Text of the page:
Overview of Program:

Paving the way for evaluation of 21st-century medical devices

The Computer Modeling and Simulation Project was developed to achieve the delivery of medical product solutions in a responsible, patient sparing way that balances the desire for certainty in the device performance while limiting the delay in patient access associated with increased certainty through the use of computer modeling and simulation as valid scientific evidence.

Based on stakeholder input, the steering committee formed working groups tackling issues in seven priority areas operated by member volunteers.

  • Combining simulations and experiments to inform clinical trials.
  • Simulation of the heart, vasculature, and related medical devices.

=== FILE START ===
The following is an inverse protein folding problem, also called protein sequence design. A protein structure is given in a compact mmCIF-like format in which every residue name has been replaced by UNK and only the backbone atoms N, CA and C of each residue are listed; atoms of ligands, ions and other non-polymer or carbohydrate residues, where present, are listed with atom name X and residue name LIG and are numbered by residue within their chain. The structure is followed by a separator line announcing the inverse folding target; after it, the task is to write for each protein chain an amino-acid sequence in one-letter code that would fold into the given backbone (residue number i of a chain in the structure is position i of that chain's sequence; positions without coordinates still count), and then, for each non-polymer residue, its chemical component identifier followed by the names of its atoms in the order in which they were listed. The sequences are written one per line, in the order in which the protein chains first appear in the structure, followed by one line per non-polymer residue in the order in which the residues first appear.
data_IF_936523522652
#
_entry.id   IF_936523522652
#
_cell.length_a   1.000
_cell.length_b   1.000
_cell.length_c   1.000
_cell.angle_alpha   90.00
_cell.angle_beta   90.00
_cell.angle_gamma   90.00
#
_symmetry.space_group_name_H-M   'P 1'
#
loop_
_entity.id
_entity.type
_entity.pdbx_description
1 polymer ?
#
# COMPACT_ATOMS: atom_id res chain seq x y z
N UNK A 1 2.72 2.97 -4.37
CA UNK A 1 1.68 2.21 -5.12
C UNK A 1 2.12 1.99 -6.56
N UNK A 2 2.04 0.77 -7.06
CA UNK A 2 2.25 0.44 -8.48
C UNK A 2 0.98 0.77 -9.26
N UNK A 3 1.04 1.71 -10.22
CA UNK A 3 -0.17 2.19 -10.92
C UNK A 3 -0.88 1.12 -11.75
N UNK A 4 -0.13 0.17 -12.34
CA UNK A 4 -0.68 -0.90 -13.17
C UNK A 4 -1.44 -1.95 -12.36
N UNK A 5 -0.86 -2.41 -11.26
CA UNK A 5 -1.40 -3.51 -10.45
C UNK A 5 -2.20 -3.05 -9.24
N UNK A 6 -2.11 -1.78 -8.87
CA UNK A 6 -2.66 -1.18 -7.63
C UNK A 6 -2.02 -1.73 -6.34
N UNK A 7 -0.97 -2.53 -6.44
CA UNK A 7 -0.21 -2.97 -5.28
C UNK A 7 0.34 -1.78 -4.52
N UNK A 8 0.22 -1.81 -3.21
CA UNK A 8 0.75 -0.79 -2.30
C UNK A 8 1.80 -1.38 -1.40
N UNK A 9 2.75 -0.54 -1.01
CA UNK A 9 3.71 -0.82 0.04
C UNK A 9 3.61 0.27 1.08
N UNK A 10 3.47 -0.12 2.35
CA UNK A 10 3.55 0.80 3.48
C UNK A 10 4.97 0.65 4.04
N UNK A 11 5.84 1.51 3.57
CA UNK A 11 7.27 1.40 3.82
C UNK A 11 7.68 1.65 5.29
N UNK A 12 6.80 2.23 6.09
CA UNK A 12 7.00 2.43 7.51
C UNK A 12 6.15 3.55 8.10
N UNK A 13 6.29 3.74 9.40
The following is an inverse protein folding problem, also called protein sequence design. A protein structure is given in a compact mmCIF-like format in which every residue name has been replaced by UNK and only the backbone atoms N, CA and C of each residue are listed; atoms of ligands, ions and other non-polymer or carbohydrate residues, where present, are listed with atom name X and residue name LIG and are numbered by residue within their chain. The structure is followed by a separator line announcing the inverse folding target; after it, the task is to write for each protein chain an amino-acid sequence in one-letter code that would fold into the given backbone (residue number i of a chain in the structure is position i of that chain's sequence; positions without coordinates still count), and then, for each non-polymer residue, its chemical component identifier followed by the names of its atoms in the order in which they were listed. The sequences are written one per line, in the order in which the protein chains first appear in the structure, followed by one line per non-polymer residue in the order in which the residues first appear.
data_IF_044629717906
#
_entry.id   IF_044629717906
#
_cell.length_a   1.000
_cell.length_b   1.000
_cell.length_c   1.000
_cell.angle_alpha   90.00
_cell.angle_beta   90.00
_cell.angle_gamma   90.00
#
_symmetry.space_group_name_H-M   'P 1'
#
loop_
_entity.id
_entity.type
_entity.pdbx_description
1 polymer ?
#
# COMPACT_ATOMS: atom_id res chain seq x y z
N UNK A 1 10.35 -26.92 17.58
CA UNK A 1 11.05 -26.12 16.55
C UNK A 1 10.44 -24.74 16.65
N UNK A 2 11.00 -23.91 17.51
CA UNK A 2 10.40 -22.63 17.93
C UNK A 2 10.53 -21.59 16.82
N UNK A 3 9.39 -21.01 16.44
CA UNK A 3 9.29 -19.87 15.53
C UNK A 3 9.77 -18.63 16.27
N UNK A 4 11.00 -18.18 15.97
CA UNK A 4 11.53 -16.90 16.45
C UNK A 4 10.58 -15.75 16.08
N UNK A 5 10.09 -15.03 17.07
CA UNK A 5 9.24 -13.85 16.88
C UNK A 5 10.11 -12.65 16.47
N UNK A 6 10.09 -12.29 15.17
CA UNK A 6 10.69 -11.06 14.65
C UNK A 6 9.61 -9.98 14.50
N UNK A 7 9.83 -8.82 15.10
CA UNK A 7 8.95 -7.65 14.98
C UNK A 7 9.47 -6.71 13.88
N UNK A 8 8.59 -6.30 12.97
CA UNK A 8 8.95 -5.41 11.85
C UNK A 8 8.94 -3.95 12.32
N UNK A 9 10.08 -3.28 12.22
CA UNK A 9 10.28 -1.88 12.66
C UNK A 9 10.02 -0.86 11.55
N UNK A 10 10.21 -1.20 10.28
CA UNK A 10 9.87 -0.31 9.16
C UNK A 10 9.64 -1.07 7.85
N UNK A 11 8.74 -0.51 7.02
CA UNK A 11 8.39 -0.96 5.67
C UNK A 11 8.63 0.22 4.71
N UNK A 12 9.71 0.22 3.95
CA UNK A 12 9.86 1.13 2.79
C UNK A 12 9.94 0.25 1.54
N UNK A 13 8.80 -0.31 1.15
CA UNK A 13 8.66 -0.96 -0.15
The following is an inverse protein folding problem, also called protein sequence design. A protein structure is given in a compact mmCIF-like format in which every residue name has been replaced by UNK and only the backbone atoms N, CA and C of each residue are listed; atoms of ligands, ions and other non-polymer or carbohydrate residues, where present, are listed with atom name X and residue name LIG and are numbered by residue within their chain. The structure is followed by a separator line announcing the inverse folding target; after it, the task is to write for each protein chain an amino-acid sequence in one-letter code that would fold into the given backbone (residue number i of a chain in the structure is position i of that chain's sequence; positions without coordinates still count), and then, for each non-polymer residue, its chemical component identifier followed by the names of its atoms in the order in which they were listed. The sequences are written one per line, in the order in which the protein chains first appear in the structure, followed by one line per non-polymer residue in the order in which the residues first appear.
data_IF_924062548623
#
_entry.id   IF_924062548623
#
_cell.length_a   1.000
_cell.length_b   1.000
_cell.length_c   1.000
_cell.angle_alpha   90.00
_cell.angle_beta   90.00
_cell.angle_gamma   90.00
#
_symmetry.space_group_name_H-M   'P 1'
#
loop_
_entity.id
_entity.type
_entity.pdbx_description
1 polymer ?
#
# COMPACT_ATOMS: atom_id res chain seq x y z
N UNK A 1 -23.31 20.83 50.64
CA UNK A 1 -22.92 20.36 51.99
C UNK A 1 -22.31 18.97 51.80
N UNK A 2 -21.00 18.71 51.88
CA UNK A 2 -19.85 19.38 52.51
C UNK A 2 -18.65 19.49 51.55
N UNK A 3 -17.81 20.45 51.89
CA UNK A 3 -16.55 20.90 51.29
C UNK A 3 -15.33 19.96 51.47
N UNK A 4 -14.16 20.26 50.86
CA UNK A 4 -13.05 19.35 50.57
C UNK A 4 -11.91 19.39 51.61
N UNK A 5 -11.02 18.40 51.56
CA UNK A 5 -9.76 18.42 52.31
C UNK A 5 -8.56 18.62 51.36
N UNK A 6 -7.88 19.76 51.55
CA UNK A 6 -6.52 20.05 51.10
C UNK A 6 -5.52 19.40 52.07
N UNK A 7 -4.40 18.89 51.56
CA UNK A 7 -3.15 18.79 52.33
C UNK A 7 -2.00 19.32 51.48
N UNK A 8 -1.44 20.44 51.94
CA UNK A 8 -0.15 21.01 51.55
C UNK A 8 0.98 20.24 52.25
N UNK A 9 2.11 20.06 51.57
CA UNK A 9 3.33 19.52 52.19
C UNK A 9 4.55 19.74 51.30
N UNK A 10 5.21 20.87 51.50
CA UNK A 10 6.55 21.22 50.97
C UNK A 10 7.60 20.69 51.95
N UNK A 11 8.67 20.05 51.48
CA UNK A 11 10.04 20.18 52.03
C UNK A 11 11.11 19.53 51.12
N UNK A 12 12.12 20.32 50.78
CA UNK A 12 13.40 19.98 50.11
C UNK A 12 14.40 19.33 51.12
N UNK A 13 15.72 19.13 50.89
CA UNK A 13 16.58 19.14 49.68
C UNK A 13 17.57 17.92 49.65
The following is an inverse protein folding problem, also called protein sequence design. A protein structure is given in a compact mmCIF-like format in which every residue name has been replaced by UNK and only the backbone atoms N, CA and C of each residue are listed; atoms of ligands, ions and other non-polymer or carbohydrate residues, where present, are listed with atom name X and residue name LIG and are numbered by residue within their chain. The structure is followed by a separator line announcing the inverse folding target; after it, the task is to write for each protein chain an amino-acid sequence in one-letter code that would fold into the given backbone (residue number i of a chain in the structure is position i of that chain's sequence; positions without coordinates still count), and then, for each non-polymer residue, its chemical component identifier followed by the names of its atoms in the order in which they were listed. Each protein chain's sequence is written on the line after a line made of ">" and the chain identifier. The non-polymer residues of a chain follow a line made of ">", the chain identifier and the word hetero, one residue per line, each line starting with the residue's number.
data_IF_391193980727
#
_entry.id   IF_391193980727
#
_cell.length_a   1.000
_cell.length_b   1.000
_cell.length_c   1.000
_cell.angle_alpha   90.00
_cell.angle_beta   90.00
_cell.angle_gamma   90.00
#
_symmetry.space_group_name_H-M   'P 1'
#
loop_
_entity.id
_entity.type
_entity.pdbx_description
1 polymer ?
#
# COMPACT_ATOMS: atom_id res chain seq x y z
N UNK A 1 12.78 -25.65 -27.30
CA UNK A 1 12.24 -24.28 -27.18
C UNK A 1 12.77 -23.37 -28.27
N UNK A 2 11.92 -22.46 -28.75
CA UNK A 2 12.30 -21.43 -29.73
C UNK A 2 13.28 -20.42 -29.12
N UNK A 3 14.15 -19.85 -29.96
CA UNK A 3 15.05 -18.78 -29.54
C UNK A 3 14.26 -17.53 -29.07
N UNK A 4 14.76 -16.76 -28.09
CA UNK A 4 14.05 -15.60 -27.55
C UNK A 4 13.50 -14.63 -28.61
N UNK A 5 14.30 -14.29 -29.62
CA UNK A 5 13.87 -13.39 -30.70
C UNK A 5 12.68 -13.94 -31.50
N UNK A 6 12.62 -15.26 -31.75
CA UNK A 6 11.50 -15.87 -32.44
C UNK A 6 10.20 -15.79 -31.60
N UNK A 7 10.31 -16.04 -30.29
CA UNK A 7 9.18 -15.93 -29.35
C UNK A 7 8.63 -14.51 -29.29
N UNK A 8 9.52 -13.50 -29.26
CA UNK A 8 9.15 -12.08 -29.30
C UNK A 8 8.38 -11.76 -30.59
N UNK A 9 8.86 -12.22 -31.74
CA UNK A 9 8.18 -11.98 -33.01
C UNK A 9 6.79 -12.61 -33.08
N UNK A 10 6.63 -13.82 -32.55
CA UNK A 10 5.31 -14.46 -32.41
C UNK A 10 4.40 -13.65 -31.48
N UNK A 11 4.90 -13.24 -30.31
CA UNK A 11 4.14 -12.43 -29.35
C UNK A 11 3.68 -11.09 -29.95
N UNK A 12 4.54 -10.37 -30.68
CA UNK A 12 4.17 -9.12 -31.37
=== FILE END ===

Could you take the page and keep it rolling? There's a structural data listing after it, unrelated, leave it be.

• Neurostimulation electrochemical mechanisms of damage identification.
  • Magnetic resonance-induced heating.
  • Modeling and simulation in orthopedics.
  • Libraries for publicly sharing models, inputs, and validation data.
  • Simulation of blood damage, hemolysis and thrombosis.

Program Background

Computer modeling and simulation has the potential to revolutionize the field of medical devices. Gone are the days of building a physical prototype in a machine shop to test every new idea. Today, medical device developers can use computer models to eliminate many bad ideas before they leave the drawing board—and refine many good ones before they’re used on human patients. Tomorrow, simulations of virtual physiological patients may replace clinical trials.

Why aren’t we there yet?
What exactly do device developers and regulators need to know order to tell whether a computer model sufficient reflection of reality? The MDIC CM&S steering committee conducted a member survey to identify the barriers holding back the industry from more fully embracing modeling and simulation.

Current as of December 18, 2020
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